Cyclone Debbie is bearing down on the north Queensland coast as I type. It’s a funny feeling. We lived in one of the most cyclone prone areas of the world (Pilbara region in WA) for many years, but have now lived in NSW for the last fifteen years.
It’s sort of weird, because now our daughter and her partner are living in Townsville, which is currently on a Cyclone Warning.
I was reflecting on the differences in technology, from the mid eighties when I first went north, and those available to cyclone watchers now.
Then, we’d wait for updates on the radio or television, and get out our trusty cyclone tracking chart (from the back of the phonebook) and plot the cyclone with a pencil. By the nineties, when my husband and I had joined the SES, we’d get information faxed directly from the Bureau of Meteorology, but we’d still have to plot it on the map. (We had better maps at the unit.)
A really clever friend built a program we could enter plotting details into so it could be tracked on a (pre-internet) computer. Then the internet arrived. Information was amazingly fast. We could watch the development online. Predicting cyclone tracks was still rudimentary, but the modelling became better and better, and we’re now a long way from those paper maps of the eighties.
Now, we can look up the latest information on the internet, and watch the cyclone develop almost moment by moment. There are satellite pictures, predicted tracks, access to all kinds of different models, and facebook pages, groups, and phone alerts via text message and internet.
Still, the danger that a cyclone poses hasn’t changed. Storm surge, high velocity wind gusts, flooding, and flying debris are just as dangerous as they have always been. I found a fascinating storm surge modelling video on Youtube, if you’d like to have a look at how impossible it is to combat storm surge. It would actually be like trying to hold back the tide.
Cyclones have always fascinated me. It’s probably why I decided to make Frontier a cyclone prone planet, when I wrote the Frontier Trilogy. One of the things often told to writers, is to ‘write what you know.’ So I did. We’d had a fair amount of practical experience as the result of living in the Pilbara for sixteen years.
Describing a cyclone and its aftermath was something that came quite naturally. When I think about cyclones, it’s like a movie plays inside my head. Rain, flying horizontally. Native trees that bend horizontally, then bounce back upright, while their non-native counterparts bend and then uproot themselves. The sounds of flying debris slamming into the house, and the freight train roar of the gusts as the windows bend under the force of the winds.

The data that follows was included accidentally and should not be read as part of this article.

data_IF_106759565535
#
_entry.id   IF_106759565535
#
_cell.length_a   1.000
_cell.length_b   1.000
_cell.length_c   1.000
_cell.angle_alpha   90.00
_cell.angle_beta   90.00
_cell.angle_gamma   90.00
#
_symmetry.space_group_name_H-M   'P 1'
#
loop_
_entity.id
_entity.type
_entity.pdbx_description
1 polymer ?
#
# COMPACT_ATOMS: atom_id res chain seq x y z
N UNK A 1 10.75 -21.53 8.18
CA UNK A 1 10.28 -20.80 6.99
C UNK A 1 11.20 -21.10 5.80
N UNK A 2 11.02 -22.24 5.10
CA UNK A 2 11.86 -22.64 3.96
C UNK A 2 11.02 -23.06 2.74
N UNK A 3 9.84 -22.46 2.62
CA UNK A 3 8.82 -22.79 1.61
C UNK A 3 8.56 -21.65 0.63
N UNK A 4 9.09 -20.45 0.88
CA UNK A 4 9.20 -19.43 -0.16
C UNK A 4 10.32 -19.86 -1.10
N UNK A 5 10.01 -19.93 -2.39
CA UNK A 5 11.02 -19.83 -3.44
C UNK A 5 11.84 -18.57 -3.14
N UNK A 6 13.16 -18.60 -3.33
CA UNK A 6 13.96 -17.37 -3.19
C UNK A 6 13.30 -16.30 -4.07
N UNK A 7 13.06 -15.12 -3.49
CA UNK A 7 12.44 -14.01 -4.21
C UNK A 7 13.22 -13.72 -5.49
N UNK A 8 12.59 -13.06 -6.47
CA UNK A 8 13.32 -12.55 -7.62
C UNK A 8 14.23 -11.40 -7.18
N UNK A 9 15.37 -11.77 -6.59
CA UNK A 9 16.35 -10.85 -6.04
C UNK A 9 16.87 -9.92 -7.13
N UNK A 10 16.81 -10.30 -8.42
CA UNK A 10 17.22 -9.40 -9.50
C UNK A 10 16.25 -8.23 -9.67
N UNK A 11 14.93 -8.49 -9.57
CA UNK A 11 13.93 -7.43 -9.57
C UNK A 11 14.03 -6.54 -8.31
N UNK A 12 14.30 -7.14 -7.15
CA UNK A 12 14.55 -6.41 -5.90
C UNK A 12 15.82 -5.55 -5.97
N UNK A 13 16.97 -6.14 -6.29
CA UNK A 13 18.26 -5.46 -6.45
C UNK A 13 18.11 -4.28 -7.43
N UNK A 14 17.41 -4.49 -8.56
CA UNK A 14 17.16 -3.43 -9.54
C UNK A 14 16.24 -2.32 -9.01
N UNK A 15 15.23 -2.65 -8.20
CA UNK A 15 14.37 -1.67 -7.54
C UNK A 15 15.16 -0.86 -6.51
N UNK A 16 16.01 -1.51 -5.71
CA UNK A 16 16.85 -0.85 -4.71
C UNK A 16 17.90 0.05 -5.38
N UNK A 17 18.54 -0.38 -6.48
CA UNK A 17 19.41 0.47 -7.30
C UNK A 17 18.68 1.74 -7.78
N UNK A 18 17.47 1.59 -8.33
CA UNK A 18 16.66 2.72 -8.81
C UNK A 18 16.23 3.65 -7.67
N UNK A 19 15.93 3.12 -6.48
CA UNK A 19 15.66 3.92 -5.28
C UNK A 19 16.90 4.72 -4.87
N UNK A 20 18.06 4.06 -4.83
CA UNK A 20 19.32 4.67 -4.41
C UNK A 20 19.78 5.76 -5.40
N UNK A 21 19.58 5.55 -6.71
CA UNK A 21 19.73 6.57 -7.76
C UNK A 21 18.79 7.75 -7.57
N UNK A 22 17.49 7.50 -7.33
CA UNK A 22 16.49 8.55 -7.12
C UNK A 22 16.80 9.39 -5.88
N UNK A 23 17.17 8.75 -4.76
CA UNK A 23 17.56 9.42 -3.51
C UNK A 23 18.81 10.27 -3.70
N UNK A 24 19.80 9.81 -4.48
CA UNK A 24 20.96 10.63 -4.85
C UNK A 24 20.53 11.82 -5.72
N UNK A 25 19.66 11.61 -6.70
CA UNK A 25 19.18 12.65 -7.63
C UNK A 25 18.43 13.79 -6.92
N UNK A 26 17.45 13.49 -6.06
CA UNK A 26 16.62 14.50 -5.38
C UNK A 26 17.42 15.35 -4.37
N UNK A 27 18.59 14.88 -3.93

They go on for hours. The gusts rise and fall, and the rain comes in waves. Power often vanishes, and sometimes the damage is devastating. Much of the damage comes from flying debris. In the aftermath, sometimes water supplies are limited, and the full scale of the destruction becomes slowly known.
Industry, agriculture, and infrastructure is often damaged. Emergency services work flat out to assist. Certainly where we used to live, there was a well practiced response.
We used to practice simulated cyclones at our SES unit. We even went as far as engaging family and friends to fax and phone emergency calls in to our operators. We’d play noisy storm track and cut the power to the unit, so that the back up generator and phone system had to be switched on. We did everything in our power to try and mimic some of the intensity experienced during a cyclone. Still, it wasn’t actually the same, but it was the best we could do at the time, and it was very good practice.
Over the next few days, we’ll watch the cyclone with interest, keep in touch with our daughter, and keep Queensland in our thoughts. Hopefully everyone will stay safe, and any damage will be minimal.